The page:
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Like This Book by a Male Author? (Try This One Next!)

Books help us see things from a new perspective; they teach us new things and, above all, they have the power to inspire. And for every great book written by a man, one could argue that there is a great book written by a woman just waiting to be read. Last month KCTS 9 celebrated Women Who Inspire through programs, local interviews and more. This month, we’re extending that theme by bringing you a treasure trove of books by inspirational female authors.

Here are some suggested picks for great books written by women. We’re recommending them based on books by male authors you may have already read. If you loved the book on the left, written by a man, we think you’ll also love the book on the right, written by a woman.

Brave New World by Aldous Huxley – The Handmaid’s Tale by Margaret Atwood

If you were intrigued by Huxley’s Brave New World or other futuristic classics like 1984 or Fahrenheit 451, The Handmaid’s Tale should be your next stop. Atwood’s dystopic future will give you all the creepy vibes that come with the territory, but with a riveting look at a woman’s place in an alarming future where the line between protection and suppression becomes frighteningly blurred.

The Fault in Our Stars by John Green – Eleanor and Park by Rainbow Rowell

These books show us that love, with all its accompanying joy, sorrow, and heartbreak, is not reserved for adults. Green’s novel managed to present some complex issues within a charming boy-meets-girl-story. Rainbow Rowell’s debut novel does the same, and is just as full of fabulous quips about falling in love.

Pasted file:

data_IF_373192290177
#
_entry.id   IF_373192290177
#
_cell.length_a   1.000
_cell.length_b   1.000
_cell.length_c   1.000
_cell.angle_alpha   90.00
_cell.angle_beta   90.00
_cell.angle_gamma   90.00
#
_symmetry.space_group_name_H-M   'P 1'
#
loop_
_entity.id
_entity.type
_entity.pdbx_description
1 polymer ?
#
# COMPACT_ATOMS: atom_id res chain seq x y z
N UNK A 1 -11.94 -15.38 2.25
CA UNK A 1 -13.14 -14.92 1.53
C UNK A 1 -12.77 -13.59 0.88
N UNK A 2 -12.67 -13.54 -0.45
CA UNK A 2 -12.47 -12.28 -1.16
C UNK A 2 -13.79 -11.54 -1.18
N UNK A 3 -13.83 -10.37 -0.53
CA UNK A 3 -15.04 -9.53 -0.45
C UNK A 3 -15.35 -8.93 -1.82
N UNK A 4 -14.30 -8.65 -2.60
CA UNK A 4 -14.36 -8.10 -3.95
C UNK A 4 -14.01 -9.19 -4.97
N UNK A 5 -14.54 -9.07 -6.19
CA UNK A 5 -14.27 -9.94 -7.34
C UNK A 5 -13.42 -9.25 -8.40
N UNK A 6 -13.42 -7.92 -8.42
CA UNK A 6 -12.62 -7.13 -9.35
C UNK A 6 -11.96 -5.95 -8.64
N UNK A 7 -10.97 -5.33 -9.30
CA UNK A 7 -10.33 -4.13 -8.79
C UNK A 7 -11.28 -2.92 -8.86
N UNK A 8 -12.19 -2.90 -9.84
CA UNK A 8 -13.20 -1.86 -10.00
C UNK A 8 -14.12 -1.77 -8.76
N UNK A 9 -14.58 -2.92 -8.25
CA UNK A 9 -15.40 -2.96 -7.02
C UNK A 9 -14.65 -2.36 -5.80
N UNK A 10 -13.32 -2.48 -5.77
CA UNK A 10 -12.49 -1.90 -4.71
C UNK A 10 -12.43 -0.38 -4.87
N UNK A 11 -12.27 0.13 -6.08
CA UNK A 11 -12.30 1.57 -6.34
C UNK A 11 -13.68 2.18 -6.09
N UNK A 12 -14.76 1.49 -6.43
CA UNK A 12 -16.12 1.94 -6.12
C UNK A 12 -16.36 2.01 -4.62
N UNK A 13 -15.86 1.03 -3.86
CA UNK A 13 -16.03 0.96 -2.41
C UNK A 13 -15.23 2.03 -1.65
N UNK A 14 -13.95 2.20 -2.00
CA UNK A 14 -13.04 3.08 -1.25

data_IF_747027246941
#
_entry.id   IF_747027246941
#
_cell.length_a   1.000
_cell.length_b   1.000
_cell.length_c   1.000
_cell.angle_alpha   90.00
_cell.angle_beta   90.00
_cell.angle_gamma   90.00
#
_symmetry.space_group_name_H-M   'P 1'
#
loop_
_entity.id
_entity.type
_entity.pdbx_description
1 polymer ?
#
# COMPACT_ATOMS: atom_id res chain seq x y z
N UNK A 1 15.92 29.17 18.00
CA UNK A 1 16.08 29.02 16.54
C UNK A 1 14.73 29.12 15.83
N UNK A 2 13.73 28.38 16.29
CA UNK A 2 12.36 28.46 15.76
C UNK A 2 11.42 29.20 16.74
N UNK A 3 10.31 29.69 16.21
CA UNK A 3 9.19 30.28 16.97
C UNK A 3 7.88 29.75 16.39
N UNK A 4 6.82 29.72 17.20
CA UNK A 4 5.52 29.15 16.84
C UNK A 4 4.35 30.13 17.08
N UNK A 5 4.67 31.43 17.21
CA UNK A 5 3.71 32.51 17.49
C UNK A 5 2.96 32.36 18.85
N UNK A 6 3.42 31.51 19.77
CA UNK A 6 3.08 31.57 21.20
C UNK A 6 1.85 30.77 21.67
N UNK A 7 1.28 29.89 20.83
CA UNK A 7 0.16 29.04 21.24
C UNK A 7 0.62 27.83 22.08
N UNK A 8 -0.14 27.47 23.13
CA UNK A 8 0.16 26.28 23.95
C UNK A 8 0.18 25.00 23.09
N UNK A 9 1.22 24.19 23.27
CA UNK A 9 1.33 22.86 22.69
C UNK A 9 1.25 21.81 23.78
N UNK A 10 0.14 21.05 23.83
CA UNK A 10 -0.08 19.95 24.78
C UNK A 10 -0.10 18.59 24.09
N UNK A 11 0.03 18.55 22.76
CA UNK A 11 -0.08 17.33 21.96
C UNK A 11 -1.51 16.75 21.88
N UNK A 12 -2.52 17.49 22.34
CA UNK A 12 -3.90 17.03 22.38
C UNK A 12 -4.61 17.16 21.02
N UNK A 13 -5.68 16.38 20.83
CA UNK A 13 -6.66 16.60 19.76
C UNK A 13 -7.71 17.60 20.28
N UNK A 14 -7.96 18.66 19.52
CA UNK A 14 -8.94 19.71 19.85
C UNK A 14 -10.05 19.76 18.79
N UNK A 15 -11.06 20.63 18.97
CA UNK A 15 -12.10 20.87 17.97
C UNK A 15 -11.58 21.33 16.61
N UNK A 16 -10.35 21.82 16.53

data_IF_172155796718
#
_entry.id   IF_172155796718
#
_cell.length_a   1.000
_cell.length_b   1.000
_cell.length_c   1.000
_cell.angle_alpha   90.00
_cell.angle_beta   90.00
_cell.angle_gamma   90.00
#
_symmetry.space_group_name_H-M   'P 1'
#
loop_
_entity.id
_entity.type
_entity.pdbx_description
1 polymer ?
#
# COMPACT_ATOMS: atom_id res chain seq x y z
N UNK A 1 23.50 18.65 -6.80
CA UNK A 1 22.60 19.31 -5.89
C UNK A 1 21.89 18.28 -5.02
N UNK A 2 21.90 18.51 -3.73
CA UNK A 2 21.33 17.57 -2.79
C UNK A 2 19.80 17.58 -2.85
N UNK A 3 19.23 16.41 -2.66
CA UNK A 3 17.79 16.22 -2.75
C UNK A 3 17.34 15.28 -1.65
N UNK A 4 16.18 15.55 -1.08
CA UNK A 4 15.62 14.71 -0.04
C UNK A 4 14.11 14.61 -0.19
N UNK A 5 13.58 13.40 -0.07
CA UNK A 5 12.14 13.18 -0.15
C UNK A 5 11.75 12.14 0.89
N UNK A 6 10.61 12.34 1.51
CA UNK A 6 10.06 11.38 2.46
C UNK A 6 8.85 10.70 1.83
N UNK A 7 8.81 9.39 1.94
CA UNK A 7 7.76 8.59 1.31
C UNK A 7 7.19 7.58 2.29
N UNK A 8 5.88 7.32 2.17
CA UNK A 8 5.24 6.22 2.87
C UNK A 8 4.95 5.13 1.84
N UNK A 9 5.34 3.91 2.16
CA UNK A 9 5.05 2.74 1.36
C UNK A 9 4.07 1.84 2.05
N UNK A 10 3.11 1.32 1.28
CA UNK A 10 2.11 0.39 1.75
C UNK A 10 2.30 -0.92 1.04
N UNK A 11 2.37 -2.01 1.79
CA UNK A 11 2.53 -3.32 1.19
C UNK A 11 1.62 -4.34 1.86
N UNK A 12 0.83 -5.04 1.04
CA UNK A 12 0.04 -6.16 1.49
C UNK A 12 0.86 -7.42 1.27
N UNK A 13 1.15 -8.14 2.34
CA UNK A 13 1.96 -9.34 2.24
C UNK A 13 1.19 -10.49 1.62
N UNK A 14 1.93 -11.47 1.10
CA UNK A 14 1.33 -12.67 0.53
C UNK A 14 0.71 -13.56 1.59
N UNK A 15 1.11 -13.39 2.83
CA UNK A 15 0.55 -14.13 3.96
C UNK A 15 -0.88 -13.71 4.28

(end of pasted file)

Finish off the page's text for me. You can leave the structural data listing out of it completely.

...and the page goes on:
Safe Haven by Nicholas Sparks - Big Little Lies by Liane Moriarty

If romantic drama mixed with a little bit of mystery is your idea of a good read, Liane Moriarty could be your new favorite author.  In Big Little Lies, Moriarty uncovers the secrets behind the lives of the novel’s three main characters, taking a stand against domestic violence which is also an underlying theme in Sparks’ Safe Haven. Things begin to unravel as the drama of the kindergarten mothers unfolds. This book will keep you guessing, right to the end. 

The Hound of the Baskervilles by Arthur Conan Doyle – Murder on the Orient Express by Agatha Christie

We all love Sherlock Holmes, but he isn’t the only master sleuth who has been lurking through literature (and shows on the BBC) for years. Agatha Christie is responsible for many memorable detectives, including Hercule Poirot and Miss Marple. Any of Christie’s bestselling mysteries holds its own as a great detective novel. The twists keep coming and the detectives stay perfectly charming (and hilariously quirky!) through every ordeal.


The Catcher in the Rye by J.D. Salinger – The Bell Jar by Sylvia Plath 

Holden Caulfield has always been the quintessential herald of teen angst in New York City, but he may be rivaled by Easter Greenwood who lives her own New York life in Sylvia Plath’s semi-autobiographical novel. The Bell Jar is not a cheerful book; Easter struggles with depression and some harsh realities, but it is real, raw, and relatable for anyone who has ever felt disenchanted by something that isn’t everything it was promised to be.

All the Light We Cannot See by Anthony Doerr – The Invisible Bridge by Julie Orringer

These historical fiction books meld historical accuracy and human emotion to create tales of the lives of people during World War II. The Invisible Bridge focuses on a young Jewish Hungarian man’s life and shows us how grand action trickles down to the lives of individual people. The war changes everything, but people still experience love, loss, hope, and mystery.

Blog post authored by Karoline Schaufler, KCTS 9 Social Media Intern.


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These all are the epics! specially the hounds of baskervilles, huge fan of Sir Arthur. and this post has given me some read suggestions.
thanks for sharing.

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